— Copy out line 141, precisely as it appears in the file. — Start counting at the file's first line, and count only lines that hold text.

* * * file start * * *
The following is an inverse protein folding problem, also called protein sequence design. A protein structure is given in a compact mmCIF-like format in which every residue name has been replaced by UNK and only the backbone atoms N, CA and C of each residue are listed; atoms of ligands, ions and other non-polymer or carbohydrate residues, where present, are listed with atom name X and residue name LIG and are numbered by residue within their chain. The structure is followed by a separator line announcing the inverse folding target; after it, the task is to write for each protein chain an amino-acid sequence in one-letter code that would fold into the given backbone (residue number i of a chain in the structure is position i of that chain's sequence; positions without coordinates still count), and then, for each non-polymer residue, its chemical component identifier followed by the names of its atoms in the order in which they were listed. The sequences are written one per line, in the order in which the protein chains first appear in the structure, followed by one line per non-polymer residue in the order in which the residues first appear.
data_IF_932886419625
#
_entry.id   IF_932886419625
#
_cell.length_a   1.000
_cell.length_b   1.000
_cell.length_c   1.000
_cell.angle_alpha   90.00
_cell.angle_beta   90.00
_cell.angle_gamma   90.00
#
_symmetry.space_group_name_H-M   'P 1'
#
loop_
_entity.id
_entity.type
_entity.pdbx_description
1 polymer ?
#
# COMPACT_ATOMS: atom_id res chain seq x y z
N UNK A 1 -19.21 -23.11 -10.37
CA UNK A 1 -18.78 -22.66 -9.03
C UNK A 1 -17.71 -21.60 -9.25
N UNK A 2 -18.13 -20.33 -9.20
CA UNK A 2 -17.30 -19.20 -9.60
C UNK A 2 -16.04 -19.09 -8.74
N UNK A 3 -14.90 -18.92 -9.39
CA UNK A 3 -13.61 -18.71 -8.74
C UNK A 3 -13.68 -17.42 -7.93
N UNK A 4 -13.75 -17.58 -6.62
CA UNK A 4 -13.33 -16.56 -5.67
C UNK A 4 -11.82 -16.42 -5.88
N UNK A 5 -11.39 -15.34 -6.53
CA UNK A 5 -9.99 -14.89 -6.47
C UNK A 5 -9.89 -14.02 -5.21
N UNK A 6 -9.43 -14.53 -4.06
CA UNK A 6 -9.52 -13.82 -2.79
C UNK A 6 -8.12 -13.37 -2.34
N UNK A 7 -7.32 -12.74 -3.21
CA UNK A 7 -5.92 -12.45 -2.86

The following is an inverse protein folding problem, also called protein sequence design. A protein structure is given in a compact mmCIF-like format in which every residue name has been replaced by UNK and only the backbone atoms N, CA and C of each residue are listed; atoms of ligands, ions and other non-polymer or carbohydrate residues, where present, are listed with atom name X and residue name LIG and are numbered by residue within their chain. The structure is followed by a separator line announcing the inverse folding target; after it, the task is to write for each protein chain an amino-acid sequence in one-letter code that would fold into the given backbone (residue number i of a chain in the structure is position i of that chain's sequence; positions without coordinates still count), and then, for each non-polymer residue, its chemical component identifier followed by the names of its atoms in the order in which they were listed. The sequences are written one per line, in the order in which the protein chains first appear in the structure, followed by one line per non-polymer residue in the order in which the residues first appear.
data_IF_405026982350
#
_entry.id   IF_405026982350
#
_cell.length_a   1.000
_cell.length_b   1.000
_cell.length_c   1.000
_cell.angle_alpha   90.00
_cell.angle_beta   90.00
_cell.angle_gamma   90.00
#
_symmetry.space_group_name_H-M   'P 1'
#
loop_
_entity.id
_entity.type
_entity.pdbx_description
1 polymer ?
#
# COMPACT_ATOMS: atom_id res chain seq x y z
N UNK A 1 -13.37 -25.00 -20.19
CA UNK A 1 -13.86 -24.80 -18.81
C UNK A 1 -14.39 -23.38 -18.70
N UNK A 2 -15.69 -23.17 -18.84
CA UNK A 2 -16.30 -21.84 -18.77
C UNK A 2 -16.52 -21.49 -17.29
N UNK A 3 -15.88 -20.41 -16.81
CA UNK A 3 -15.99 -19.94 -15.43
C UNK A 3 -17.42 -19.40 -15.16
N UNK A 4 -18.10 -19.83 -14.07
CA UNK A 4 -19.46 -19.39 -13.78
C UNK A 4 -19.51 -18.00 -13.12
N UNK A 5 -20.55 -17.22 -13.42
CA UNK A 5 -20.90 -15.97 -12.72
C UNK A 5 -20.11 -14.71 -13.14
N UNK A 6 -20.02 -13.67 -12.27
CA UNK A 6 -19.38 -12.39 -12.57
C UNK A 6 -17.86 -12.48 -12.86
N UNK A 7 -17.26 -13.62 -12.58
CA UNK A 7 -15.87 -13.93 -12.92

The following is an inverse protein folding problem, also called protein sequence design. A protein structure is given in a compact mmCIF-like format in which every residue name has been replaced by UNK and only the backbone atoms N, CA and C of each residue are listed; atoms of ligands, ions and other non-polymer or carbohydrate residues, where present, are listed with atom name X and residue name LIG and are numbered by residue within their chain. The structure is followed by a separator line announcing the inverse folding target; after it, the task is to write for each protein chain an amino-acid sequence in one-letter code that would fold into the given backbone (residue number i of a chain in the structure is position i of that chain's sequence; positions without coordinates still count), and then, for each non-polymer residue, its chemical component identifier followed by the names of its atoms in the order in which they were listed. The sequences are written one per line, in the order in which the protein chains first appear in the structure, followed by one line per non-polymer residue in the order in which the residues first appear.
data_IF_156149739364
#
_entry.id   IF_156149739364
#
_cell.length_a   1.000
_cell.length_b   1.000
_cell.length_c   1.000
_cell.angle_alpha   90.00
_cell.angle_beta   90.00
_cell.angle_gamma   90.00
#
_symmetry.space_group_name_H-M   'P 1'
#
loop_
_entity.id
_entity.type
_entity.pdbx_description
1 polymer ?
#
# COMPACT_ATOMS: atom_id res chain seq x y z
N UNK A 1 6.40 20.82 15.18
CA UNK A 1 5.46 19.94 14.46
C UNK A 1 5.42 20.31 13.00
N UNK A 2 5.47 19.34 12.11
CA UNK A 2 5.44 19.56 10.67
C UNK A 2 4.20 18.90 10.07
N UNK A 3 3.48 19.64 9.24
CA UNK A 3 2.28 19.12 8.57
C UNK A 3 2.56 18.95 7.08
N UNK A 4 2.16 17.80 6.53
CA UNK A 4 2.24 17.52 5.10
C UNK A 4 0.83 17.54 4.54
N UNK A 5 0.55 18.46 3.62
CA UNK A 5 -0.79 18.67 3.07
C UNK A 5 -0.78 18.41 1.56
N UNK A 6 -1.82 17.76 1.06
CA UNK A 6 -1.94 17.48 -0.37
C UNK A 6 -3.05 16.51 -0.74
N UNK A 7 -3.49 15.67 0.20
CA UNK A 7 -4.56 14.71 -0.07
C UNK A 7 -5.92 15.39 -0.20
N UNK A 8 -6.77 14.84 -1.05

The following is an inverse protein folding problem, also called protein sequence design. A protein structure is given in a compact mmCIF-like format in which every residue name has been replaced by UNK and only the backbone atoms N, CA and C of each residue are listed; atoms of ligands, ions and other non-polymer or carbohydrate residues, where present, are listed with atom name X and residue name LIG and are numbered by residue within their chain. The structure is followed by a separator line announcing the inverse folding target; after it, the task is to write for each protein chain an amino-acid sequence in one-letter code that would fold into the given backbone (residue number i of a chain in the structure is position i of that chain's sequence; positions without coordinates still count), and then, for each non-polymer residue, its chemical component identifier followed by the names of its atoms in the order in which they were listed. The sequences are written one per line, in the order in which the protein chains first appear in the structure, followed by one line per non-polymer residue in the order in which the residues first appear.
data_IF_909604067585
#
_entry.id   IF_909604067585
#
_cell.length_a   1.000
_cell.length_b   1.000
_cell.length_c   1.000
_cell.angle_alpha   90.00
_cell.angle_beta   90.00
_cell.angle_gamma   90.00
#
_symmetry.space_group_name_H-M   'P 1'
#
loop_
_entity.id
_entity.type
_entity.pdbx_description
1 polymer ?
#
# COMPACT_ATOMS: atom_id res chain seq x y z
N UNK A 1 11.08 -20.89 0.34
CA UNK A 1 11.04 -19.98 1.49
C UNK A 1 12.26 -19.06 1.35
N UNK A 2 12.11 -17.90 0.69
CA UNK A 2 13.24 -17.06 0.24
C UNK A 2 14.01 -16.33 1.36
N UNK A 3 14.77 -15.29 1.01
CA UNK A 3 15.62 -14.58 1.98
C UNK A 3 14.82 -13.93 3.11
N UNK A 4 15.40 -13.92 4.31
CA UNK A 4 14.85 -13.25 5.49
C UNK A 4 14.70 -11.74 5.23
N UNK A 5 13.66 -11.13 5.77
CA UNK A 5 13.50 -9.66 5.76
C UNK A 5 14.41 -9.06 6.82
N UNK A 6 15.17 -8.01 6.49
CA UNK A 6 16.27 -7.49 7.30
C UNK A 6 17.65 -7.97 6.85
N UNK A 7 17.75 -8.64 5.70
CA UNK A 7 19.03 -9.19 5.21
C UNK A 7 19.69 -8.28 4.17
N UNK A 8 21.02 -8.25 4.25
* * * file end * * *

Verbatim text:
_entity.id